Who started the long trend of fake stories about EU regulations? One Boris Johnson…
Lurking under The Sun's (loss making) website is WordPress VIP.
Links to the most interesting commentary around the arrival of The Sun's paywall.
I should have been talking to News UK this morning about The Sun's paywall. Instead, I'm eating toast.
- The Independent has switched its blogs from Livejournal to WordPress. Makes sense. LJ always seemed like an odd fit.
- The Guardian is trying a new approach to covering science stories. About time someone tried an alternative – mainstream science coverage tends to be awful.
- The Sun proves that it’s remarkably talented at annoying sports bloggers.
- The Financial Times experiments with paywalled blogs. I think there’s room for paywalled blogs – but I think moving an existing one behind a paywall is an error.
Yes, I just linked to The Sun. Why? Because this is yet another example of people failing to understand the nature of the net – something I’ve been giving a lot of thought to over the last week, for various reasons. Publishing on the internet is not a “get out of jail card” – if anything, it’s the reverse. If you rant about your pupils to a friend in a letter, the chances are that only your friend will ever see it. If you rant about them on a web page, the chances are that your pupils will be able to track it down.
Now, there are way of posting private stuff to the net, well, privately. Facebook and Vox et al have privacy features built in. Until people learn to understand this, and then start using them, then stories like this will keep bubbling up.
So, the BBC is in trouble, standing accused of poor journalism and worse management. The Sun faces serious repercussions from its decision to publish the leak of the report this morning.
We have some mild criticism of the Ministry of Defence for its handling of the release of Dr Kelly‘s name to the public, so we may yet see Hoon falling on his sword. I suspect we’ll see a whole raft of people throwing themselves on their sabres in the BBC.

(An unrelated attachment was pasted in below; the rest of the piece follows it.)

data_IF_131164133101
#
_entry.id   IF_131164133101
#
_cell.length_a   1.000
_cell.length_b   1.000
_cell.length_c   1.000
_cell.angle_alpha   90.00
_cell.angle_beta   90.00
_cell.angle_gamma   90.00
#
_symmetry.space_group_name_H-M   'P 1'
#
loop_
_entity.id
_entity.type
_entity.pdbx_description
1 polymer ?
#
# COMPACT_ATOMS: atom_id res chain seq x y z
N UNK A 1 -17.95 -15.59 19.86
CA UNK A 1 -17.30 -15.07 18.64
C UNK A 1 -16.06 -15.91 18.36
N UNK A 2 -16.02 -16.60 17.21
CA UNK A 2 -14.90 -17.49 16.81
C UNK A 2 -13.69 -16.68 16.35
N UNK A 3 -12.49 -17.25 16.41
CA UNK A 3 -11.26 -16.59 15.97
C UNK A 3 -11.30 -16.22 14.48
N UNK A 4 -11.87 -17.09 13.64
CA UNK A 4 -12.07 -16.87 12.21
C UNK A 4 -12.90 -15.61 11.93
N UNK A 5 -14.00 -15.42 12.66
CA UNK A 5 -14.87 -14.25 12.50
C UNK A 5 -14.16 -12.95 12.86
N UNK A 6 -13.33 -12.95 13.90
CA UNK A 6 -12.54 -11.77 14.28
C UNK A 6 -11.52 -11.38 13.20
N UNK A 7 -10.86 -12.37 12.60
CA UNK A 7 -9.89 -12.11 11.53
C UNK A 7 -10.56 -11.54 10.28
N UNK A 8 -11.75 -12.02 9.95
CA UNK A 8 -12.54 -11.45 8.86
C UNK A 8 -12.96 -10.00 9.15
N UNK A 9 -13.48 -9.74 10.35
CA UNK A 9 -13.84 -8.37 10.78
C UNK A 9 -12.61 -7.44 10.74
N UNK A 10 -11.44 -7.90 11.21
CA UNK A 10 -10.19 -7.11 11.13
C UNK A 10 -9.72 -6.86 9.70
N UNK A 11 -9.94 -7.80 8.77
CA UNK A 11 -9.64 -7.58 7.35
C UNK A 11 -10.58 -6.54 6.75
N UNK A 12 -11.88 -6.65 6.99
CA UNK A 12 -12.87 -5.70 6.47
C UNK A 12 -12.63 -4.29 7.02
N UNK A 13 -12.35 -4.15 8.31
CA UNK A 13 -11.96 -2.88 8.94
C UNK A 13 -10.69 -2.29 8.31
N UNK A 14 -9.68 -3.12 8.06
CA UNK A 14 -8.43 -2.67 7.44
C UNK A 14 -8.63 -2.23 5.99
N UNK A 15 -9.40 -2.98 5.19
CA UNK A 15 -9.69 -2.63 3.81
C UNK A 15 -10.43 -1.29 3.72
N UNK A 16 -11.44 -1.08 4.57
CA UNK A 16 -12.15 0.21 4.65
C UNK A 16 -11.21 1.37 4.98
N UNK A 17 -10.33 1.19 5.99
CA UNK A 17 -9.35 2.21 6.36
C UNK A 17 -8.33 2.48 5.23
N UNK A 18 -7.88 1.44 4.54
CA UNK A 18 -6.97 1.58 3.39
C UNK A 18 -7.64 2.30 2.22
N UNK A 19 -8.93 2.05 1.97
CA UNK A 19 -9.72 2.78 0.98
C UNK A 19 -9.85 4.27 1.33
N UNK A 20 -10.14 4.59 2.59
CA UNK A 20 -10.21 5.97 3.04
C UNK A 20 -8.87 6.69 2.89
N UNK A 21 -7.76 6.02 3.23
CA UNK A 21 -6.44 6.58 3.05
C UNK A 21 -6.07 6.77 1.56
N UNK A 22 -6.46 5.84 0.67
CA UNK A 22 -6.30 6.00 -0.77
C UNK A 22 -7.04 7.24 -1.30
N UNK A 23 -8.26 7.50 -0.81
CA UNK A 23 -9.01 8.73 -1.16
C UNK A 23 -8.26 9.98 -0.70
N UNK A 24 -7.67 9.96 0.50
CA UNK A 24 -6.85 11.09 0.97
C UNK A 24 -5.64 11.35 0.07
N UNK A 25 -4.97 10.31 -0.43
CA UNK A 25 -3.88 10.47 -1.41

I think there are two really significant things to come out of this. The first is the way our national press behaves. British journalism has taken on an increasingly free-wheeling and risk-taking style of late, with quote of dubious veracity, stories of dubious provability and an increasing tendency to let political bias colour the reporting of news. A bout of self-examination may be a very good thing indeed.
Even more interesting is the finding that the 45 minutes intelligence only came in between the two drafts of the dossier, was from a “reliable” source and was approved by the heads of the security and intelligence services, who turned down some suggestions for changes from Number 10.
One thing that has depressed me for months is the way that elements of the media and of the public will shift their ground and make assuming to win their point in the debate over the war. Now debate over an issue as serious as war is a good thing; a vital thing in a functioning democracy. It is not a game, though, a debate to be won or lost, it’s an exercise in testing that what we do collectively, as nations, is right and the best thing we could have done. The more we ignore the facts to make our case, the more we jeopardise that conclusion.
There are lives at stake here. Lives of Iraqis. Lives of British servicemen, and those from the US and from other contries who have now commited troops into Iraq. Live of Government scientists, like the respected scientist driven to kill himself in Oxfordshire woods. Let’s bring the level of the debate up to the level of consequence, shall we?
Our favourite tabloid is quite happy to print pictures of the voluptuous Lady Croft, both the live action and digital versions, while condemning her as a cyber marriage wrecker. The article is, of course, nonsense.
Ladies, I’ll let you into a secret. Any man who’d rather waggle away on his Playstation rather than have sex with you is either not worth having any more or has lost interest in you anyway. Consider it a lucky escape.